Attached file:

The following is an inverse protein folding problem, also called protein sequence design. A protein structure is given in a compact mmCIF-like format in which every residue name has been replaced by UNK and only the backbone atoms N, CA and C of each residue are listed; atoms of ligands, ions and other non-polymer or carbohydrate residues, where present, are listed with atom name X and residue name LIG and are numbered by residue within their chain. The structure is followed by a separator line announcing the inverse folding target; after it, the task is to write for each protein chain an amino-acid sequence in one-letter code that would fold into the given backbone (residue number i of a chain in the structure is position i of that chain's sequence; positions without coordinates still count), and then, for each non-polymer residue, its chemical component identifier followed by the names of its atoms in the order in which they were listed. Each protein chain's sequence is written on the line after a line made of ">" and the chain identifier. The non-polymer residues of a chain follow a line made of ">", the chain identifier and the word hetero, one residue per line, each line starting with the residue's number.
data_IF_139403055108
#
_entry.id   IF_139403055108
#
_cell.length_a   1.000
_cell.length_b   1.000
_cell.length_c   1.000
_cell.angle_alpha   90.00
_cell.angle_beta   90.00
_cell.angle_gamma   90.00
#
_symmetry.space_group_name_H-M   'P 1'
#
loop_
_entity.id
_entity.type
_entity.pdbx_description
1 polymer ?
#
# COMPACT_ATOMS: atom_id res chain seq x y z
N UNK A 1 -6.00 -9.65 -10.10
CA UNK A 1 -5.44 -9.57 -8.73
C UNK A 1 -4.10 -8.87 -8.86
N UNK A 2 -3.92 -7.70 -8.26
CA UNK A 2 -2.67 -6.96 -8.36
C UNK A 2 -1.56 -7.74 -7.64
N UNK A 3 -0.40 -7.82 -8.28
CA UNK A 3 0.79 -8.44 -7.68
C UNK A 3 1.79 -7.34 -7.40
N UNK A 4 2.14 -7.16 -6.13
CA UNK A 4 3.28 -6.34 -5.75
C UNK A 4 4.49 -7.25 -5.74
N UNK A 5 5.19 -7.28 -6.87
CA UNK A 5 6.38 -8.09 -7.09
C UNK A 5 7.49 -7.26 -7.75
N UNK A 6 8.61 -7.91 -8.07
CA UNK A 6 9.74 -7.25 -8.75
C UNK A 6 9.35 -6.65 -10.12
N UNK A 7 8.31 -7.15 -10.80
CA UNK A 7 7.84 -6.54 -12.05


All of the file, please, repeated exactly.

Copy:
The following is an inverse protein folding problem, also called protein sequence design. A protein structure is given in a compact mmCIF-like format in which every residue name has been replaced by UNK and only the backbone atoms N, CA and C of each residue are listed; atoms of ligands, ions and other non-polymer or carbohydrate residues, where present, are listed with atom name X and residue name LIG and are numbered by residue within their chain. The structure is followed by a separator line announcing the inverse folding target; after it, the task is to write for each protein chain an amino-acid sequence in one-letter code that would fold into the given backbone (residue number i of a chain in the structure is position i of that chain's sequence; positions without coordinates still count), and then, for each non-polymer residue, its chemical component identifier followed by the names of its atoms in the order in which they were listed. Each protein chain's sequence is written on the line after a line made of ">" and the chain identifier. The non-polymer residues of a chain follow a line made of ">", the chain identifier and the word hetero, one residue per line, each line starting with the residue's number.
data_IF_139403055108
#
_entry.id   IF_139403055108
#
_cell.length_a   1.000
_cell.length_b   1.000
_cell.length_c   1.000
_cell.angle_alpha   90.00
_cell.angle_beta   90.00
_cell.angle_gamma   90.00
#
_symmetry.space_group_name_H-M   'P 1'
#
loop_
_entity.id
_entity.type
_entity.pdbx_description
1 polymer ?
#
# COMPACT_ATOMS: atom_id res chain seq x y z
N UNK A 1 -6.00 -9.65 -10.10
CA UNK A 1 -5.44 -9.57 -8.73
C UNK A 1 -4.10 -8.87 -8.86
N UNK A 2 -3.92 -7.70 -8.26
CA UNK A 2 -2.67 -6.96 -8.36
C UNK A 2 -1.56 -7.74 -7.64
N UNK A 3 -0.40 -7.82 -8.28
CA UNK A 3 0.79 -8.44 -7.68
C UNK A 3 1.79 -7.34 -7.40
N UNK A 4 2.14 -7.16 -6.13
CA UNK A 4 3.28 -6.34 -5.75
C UNK A 4 4.49 -7.25 -5.74
N UNK A 5 5.19 -7.28 -6.87
CA UNK A 5 6.38 -8.09 -7.09
C UNK A 5 7.49 -7.26 -7.75
N UNK A 6 8.61 -7.91 -8.07
CA UNK A 6 9.74 -7.25 -8.75
C UNK A 6 9.35 -6.65 -10.12
N UNK A 7 8.31 -7.15 -10.80
CA UNK A 7 7.84 -6.54 -12.05